Oladipo has quite possibly been the best two-way player in the conference this season. He currently leads the conference in shooting at 64.4 percent and steals with 2.5 per game. Not only that, but he shoots 51.4 from behind the arc and grabs 5.8 rebounds per game. 

    If Oladipo continues his success this season he, like Hardaway, may be able to crack the first round. currently lists Oladipo as the 25th prospect and Hardaway as the 26th.

Deshaun Thomas, Ohio State

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    While Aaron Craft leads the Ohio State defense, junior Deshaun Thomas is by far the most important player offensively on the team.

    He is the highest-scoring player in the conference, averaging 20 points per game on 46.7 percent from the field, 40 percent from three and 81. 6 percent from the stripe.

    Possibly the most impressive part of his game is that he scores so much while turning the ball over only 1.4 times per game. A high-volume shooter that doesn't turn the ball over is a real asset.

    While Thomas has been able to fill it up at Ohio State, scouts don't believe it will translate to the NBA. He lacks NBA-level athleticism and he is already 22 years old. ESPN ranks him as the 49th-best prospect available.

Trey Burke, Michigan

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    Trey Burke made the leap from a solid starter to player of the year candidate in the course of a year, to the delight of Michigan fans everywhere.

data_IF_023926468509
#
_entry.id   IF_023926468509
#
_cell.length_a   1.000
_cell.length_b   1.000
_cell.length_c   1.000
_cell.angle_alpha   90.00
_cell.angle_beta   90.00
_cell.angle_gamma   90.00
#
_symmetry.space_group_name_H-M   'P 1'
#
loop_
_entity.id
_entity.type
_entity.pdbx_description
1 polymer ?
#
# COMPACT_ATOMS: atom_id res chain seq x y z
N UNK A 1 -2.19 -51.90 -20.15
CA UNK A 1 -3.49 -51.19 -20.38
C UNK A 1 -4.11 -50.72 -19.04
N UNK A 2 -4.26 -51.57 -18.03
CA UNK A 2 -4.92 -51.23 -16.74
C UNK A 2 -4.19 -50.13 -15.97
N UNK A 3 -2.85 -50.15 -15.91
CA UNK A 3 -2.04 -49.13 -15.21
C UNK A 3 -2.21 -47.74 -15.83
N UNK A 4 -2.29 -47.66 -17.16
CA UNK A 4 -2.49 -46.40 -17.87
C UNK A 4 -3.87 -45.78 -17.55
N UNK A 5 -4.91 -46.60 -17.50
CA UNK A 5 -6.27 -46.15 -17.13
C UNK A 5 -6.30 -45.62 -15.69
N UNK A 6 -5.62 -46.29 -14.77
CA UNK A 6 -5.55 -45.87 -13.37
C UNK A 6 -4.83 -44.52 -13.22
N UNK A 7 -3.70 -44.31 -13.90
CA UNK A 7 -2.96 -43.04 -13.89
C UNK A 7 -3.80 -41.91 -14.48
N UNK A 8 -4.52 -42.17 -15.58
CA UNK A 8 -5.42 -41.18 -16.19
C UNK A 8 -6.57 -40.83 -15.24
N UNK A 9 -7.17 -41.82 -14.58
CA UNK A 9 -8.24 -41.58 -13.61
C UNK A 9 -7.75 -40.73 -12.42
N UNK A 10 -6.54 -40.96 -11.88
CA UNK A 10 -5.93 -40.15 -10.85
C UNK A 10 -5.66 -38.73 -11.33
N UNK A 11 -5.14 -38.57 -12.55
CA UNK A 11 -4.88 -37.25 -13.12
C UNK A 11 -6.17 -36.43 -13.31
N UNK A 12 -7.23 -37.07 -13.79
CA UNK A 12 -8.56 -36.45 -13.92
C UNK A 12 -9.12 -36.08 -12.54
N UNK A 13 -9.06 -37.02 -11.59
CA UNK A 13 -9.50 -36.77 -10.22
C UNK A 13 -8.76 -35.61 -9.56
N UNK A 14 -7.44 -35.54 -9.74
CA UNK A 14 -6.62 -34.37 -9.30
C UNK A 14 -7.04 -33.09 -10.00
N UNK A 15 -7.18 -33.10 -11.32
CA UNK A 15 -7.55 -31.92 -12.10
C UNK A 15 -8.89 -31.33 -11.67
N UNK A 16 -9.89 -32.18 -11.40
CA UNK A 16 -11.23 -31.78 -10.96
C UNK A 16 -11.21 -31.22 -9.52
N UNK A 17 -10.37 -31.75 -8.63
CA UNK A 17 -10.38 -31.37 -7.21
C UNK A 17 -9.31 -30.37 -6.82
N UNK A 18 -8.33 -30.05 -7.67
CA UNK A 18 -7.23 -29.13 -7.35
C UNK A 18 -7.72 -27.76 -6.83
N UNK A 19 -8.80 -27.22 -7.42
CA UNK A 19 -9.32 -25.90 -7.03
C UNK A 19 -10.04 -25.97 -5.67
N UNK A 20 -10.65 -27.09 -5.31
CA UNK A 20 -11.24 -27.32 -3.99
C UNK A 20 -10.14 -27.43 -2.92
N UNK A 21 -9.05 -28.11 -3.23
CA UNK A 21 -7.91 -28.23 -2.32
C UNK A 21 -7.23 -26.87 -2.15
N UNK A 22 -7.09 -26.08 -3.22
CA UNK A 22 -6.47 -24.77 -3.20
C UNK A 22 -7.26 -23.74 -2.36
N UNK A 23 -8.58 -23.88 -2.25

Burke's scoring has increased from 14.8 to 18.2 points per game, second in the conference. His assists per game are up from 4.6 to 7.2, which leads the conference. He is shooting 5.4 percent better from the field and is averaging .9 turnovers less per game. Burke has improved his game in virtually every aspect.

    While Burke is only listed at 6 feet and 190 pounds, he has proven that he has the talent and basketball IQ to be an NBA point guard. ESPN currently ranks him as the number 14 prospect available, but a deep run in March could move him closer to the top ten.

Cody Zeller, Indiana

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    Cody Zeller has been one of the very best players in college basketball this season and will be competing with Burke for player of the year awards. The 7-foot big man has elite size and length and is very skilled for a college big man.

    Statistically, Zeller is fourth in the conference in points (16.3) and second in rebounds (8.3). He shoots an excellent 59.6 percent from the field and is not a liability from the line, making 73.9 percent of his free throws.

    Zeller is also very disruptive on the defensive end. Not only does he average 1.4 blocks a game, but the big man also manages to get 1.2 steals per game.

    As a pro prospect, Zeller was thought to be a possible number one pick, although he has fallen a bit throughout the season. still has him as the number two overall prospect, while ESPN now ranks him seven. 

    While Zeller may not be worthy of the first overall pick, it appears that he will certainly be a top 10 pick and will have an excellent chance to hear his name called in the top five.